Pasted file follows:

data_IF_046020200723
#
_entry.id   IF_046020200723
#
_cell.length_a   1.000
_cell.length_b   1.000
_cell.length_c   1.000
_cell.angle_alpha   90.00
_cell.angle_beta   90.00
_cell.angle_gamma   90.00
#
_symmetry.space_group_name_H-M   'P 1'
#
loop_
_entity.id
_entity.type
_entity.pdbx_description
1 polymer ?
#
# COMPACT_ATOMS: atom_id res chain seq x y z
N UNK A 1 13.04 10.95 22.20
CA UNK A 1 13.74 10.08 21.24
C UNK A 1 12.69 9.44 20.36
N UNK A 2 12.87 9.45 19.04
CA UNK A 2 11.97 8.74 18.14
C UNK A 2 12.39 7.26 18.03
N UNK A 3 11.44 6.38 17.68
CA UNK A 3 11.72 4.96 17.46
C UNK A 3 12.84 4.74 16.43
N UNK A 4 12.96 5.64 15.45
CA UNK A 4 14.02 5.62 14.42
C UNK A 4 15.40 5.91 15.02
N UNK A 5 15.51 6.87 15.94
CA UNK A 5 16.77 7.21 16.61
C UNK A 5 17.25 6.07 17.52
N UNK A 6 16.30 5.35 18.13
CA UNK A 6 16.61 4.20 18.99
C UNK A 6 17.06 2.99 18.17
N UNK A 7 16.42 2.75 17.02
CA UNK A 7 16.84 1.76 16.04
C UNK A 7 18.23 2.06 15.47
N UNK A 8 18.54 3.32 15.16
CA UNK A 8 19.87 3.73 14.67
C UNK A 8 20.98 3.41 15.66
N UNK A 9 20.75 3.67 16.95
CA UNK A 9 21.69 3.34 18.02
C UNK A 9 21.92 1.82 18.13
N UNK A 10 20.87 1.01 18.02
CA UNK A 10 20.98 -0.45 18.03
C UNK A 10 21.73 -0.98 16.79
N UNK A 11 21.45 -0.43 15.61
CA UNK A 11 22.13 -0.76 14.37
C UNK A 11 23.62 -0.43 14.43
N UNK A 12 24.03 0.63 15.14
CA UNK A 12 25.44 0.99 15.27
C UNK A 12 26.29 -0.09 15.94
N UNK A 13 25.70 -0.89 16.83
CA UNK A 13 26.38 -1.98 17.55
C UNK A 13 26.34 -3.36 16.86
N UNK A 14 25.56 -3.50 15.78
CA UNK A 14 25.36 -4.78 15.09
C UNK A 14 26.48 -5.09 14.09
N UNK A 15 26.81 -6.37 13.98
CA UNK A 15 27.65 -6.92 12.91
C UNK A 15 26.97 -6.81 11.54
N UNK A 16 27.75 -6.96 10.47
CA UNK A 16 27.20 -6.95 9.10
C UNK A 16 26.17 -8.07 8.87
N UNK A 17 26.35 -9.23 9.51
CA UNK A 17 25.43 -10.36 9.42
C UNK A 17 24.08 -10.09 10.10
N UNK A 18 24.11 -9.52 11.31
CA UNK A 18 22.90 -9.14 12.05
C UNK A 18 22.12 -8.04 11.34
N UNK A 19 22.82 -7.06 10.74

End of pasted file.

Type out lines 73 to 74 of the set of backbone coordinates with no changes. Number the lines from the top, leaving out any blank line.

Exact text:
CA UNK A 18 22.90 -9.14 12.05
C UNK A 18 22.12 -8.04 11.34